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Policing British Columbia in the Year 2001: Report of the Regionalization Study Team

NCJ Number
Date Published
118 pages
This examination of the regionalization of police services in British Columbia (Canada) identifies ways in which policing can be more effective and efficient, given the steady growth of urban populations, the increasing sophistication of criminal enterprises, and the rising costs of public safety.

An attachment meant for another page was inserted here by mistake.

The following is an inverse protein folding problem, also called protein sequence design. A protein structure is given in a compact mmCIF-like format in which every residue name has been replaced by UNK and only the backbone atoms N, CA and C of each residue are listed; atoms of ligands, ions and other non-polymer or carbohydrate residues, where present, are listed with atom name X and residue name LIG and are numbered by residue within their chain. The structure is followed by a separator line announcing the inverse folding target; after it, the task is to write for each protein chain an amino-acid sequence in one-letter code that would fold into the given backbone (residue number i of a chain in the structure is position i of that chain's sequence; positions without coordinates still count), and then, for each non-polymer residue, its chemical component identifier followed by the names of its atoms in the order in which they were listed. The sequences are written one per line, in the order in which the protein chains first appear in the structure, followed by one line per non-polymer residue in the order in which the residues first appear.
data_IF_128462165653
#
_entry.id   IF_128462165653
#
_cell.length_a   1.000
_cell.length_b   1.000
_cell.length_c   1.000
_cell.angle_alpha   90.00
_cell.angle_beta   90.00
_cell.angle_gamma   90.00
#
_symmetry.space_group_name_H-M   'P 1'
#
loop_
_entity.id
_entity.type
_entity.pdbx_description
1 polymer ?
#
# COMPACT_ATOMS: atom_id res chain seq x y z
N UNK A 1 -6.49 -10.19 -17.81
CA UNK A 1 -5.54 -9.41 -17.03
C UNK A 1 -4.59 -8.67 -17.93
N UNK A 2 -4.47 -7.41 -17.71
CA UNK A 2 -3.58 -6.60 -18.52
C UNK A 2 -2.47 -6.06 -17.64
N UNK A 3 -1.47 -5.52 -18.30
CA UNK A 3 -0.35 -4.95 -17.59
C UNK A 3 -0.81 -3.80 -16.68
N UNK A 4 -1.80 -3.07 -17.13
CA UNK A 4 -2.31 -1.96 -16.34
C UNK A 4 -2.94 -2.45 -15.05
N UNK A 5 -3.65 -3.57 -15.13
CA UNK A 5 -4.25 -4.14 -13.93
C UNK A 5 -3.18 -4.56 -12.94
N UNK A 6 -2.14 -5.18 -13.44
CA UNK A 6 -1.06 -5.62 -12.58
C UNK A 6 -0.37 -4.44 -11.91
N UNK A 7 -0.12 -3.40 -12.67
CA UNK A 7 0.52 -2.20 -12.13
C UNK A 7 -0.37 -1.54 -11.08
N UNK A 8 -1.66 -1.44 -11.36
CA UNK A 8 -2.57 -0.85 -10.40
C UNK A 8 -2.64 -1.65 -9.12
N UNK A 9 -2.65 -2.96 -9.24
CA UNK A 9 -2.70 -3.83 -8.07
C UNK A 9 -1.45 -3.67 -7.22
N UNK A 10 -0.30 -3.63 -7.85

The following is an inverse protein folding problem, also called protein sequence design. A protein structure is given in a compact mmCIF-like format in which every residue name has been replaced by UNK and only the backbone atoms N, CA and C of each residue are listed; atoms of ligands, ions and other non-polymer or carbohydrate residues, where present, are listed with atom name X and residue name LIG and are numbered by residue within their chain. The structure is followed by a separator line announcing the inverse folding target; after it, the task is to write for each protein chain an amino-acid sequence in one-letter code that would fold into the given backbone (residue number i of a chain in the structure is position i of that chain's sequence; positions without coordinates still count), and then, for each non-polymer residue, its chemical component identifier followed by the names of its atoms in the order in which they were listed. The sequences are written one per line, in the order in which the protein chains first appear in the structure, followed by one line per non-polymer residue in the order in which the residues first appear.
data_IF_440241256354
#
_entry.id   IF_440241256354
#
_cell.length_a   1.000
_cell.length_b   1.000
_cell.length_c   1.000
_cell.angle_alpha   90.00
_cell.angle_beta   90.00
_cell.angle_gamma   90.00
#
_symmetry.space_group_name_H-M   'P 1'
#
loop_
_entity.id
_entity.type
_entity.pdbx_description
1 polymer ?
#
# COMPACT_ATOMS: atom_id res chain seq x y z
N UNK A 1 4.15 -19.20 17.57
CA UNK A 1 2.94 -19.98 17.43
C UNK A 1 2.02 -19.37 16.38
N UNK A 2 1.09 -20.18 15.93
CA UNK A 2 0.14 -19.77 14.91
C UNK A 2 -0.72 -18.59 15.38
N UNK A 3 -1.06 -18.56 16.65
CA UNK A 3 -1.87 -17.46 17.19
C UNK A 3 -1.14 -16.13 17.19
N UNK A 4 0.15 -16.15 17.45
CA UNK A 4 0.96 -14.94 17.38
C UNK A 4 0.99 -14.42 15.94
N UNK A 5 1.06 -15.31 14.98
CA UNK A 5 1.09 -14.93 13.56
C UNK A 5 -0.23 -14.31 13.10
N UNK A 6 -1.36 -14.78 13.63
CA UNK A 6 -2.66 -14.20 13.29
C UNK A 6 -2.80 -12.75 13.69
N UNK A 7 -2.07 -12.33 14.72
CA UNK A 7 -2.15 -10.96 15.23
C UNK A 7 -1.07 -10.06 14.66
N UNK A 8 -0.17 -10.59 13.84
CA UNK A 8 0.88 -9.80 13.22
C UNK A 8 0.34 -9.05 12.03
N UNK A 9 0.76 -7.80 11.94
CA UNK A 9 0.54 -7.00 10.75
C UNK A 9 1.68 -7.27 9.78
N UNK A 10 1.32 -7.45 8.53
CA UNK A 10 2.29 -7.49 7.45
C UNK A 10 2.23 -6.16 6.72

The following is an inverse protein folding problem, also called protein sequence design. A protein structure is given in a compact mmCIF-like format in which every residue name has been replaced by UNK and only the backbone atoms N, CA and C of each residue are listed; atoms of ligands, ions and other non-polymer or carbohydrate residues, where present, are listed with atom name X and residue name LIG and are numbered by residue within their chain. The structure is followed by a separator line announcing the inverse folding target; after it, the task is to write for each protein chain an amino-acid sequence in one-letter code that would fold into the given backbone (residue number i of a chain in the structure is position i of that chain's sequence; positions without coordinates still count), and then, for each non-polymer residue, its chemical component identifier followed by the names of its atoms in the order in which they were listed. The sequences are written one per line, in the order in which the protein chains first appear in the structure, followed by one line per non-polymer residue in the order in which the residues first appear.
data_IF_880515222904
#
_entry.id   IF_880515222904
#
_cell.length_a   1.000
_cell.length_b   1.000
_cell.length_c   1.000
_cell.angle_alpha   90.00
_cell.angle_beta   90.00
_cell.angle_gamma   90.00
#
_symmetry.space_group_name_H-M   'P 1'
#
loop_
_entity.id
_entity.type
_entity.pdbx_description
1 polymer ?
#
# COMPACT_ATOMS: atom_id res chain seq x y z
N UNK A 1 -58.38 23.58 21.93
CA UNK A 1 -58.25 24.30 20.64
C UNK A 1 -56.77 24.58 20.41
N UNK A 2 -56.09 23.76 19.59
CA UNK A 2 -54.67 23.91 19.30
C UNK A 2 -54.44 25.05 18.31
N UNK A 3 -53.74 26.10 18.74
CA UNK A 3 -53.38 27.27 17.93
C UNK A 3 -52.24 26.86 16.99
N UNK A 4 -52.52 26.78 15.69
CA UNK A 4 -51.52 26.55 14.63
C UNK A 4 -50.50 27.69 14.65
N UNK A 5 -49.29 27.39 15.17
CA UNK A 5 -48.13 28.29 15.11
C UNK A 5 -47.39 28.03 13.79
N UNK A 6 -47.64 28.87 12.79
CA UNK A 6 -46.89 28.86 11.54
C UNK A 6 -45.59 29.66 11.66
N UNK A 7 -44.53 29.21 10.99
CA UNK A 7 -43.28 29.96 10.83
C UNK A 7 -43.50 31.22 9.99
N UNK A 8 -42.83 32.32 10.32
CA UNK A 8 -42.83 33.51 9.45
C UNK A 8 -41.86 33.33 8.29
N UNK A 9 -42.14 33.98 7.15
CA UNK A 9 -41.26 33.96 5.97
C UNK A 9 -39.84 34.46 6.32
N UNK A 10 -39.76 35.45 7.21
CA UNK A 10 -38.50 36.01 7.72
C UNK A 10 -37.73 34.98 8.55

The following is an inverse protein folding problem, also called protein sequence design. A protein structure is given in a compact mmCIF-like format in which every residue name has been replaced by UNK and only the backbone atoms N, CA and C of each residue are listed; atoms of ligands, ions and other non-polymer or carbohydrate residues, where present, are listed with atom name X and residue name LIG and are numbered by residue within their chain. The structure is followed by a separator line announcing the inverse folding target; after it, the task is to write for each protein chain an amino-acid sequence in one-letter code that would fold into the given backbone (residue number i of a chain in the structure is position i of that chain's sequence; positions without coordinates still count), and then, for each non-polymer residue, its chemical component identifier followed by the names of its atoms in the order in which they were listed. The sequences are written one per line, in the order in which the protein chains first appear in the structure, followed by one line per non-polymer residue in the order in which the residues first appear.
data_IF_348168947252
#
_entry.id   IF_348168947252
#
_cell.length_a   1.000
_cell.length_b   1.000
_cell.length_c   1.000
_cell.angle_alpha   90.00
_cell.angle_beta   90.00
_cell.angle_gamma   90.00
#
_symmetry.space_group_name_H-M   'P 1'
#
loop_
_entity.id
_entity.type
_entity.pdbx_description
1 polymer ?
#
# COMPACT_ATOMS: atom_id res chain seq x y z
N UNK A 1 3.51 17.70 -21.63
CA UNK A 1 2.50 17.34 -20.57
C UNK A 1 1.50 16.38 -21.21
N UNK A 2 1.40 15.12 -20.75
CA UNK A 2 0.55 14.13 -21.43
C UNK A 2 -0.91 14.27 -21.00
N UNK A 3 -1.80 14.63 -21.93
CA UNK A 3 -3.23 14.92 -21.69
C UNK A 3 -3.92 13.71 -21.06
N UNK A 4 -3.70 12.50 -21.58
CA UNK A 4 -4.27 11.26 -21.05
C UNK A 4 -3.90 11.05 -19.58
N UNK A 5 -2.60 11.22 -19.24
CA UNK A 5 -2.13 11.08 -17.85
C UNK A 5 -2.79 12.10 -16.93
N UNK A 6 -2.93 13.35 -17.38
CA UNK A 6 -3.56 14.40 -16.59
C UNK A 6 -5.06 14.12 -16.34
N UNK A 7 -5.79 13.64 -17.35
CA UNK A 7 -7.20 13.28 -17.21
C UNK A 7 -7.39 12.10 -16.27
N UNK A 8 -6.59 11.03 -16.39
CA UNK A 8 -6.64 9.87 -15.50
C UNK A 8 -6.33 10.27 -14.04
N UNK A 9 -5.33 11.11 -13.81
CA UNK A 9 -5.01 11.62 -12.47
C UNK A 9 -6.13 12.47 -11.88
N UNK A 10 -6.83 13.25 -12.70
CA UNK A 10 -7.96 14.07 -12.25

The study reviewed relevant literature and conducted interviews with mayors, police boards, police chiefs, and other experts. Most mayors and police board members opposed regionalization of police services. Their primary concern was the maintenance of current levels of police service and the prevention of police personnel from being drawn from suburban communities into downtown core areas. The potential rise in costs was also a concern. Maintenance of local identity was a lower priority. Police executives and other experts had a broad consensus in favor of regionalization of police services. The consensus was based in the belief that police forces can be more effective and cost efficient if resources are consolidated and reorganized. Most chiefs suggested ways to ensure that existing levels of service would be maintained under a regionalization structure. The models for police structure presented in this report are not ranked. They address the following general areas: directions that provincial leadership in public safety might take; ways in which police technology and services might be improved; incentives that could be offered to jurisdictions where regionalization might be profitably implemented; the potential value of consolidation of police, fire, ambulance, and other emergency services; and the financial benefit of engaging the Royal Canadian Mounted Police under contract to police municipalities and unincorporated areas. Extensive appendixes address various issues associated with the regionalization debate.